In this article, Schurter discusses the application of switches and displays in potentially explosive environments.
When working in potentially explosive environments, products and equipment must comply with ATEX directives in the EU. ATEX certification means a product may be used in potentially explosive atmospheres and won’t trigger the ignition of hazardous air-gas mixtures. ATEX is the European certification, while IECEx applies worldwide. To be allowed to offer ATEX/IECEx certified products, the manufacturer requires a product certification and production site certification.
As an application example, the pharmaceutical industry involves work in places with potentially explosive atmospheres. Laboratory and production equipment used in these environments needs to be controlled, requiring a human machine interface. The simplest option is switches. There are many different switch technologies, the most familiar being mechanical. However, there are also capacitive, piezoelectric and touchless variants. Not all of them suit potentially explosive atmospheres, with one exception: piezo.
The piezo effect describes the change in electrical polarization and thus the occurrence of an electrical voltage on solids (mostly crystals) when they are elastically deformed. In short if a piezo switch is pressed, an electrical signal is generated. This is where the big difference lies: a piezo switch does not need an electrical power supply for a tactile process. Where there is no power supply, there are—almost always—no dangerous sparkovers.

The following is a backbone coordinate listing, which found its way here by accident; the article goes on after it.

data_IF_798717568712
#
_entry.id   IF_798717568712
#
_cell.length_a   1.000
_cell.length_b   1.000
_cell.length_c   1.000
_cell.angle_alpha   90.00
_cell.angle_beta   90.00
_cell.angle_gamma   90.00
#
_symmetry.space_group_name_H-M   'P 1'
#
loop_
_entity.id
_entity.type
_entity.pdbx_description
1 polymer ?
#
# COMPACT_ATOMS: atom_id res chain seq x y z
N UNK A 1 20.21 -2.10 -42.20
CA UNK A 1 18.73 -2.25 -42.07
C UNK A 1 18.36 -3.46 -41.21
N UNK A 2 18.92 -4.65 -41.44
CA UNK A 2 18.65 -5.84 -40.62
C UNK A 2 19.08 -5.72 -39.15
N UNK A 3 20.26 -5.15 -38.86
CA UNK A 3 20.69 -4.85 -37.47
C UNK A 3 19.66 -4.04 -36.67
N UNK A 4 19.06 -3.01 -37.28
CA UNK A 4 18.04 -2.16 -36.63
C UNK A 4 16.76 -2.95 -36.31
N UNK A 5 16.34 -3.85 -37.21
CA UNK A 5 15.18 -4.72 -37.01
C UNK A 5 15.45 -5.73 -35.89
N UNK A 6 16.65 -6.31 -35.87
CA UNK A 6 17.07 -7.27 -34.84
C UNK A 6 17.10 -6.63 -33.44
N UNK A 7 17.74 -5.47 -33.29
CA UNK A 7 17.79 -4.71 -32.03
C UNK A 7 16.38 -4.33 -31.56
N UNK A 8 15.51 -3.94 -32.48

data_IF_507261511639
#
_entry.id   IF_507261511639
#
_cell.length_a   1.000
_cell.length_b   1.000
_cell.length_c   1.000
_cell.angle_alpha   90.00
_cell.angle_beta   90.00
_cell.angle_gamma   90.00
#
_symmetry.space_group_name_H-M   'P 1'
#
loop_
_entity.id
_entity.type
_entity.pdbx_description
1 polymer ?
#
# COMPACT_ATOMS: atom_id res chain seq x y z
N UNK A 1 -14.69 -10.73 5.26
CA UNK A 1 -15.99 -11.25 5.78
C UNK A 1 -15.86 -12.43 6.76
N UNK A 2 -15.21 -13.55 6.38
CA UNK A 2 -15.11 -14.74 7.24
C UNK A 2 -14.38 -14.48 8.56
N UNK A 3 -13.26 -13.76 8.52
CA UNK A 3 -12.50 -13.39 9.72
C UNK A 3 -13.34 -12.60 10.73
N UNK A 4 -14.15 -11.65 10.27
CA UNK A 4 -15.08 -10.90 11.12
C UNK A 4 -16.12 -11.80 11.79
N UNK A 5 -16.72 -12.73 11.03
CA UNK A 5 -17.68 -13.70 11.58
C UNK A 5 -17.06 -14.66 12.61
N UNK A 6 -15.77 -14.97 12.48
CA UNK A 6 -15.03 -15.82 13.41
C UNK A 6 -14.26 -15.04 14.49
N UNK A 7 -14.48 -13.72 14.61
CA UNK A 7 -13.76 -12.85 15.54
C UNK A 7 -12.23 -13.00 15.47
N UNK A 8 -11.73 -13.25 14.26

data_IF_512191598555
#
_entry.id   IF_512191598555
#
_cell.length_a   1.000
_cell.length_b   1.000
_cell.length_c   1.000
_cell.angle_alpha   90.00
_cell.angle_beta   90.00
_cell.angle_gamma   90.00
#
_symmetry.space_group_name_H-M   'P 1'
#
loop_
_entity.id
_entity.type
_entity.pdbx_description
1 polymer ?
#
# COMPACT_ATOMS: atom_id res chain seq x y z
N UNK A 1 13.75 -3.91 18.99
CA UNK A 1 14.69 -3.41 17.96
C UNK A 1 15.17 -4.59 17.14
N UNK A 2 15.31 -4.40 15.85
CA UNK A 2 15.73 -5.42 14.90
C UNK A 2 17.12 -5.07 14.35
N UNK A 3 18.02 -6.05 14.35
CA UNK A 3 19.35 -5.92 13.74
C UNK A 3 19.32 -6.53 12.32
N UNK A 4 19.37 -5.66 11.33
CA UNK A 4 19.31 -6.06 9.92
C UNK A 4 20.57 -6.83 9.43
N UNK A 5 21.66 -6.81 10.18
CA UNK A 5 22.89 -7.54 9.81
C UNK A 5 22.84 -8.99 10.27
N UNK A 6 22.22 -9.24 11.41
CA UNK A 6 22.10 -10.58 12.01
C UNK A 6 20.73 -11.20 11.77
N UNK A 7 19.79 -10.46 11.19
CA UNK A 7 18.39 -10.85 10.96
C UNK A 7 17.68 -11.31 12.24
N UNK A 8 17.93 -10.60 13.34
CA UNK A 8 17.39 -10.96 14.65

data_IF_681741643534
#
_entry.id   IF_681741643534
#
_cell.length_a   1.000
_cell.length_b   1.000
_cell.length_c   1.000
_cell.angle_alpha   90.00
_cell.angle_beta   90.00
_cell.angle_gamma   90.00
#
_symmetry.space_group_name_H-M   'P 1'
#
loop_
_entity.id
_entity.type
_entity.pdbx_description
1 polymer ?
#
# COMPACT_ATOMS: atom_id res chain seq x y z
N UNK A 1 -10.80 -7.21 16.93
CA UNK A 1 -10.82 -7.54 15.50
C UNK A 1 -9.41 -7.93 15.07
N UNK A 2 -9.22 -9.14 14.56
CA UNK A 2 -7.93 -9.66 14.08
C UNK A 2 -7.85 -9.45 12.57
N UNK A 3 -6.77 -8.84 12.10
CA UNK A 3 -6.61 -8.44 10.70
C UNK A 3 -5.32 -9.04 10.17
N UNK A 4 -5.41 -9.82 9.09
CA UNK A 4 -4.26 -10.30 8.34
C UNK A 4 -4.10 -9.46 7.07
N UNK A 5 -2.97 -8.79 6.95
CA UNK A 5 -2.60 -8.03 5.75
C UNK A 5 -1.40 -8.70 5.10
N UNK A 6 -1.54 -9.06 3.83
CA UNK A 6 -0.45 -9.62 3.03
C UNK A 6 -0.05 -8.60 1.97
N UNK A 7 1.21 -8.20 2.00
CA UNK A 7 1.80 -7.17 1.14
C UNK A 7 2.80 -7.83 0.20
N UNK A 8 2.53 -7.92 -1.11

Piezoelectric switches are also tough. They are hermetically sealed and have no mechanical switching contacts, thus no sparking or penetration of explosive substances. Schurter’s PSE EX family of switches have housings made of aluminum or stainless steel. They are designed to offer maximum reliability and a long service life. Due to their hermetically sealed housings (IP69K), they are predestined for use in the harshest environments, above-ground explosive plants and areas with flammable air-gas mixtures, mists, vapors and dusts.
What about touchscreens? Things get more complex with more sophisticated input systems. Here, manufacturers must ensure no gases can penetrate the system, where sparking of the electrical parts could lead to an explosion. In HMI systems for ATEX environments air cavities where gases could accumulate must be reduced to a defined minimum.
To achieve this, bonding with a special adhesive between the display and the touch is necessary. Also, the display must be adjusted in many cases. This means opening the back of the display and filling air cavities with various materials. The front glass of the HMI system may undergo special treatment to ensure it has the required impact resistance in the event of an explosion. In many cases, such HMIs are used outdoors and/or in particularly harsh environments. Therefore, water resistance and EMC compliance must also be considered.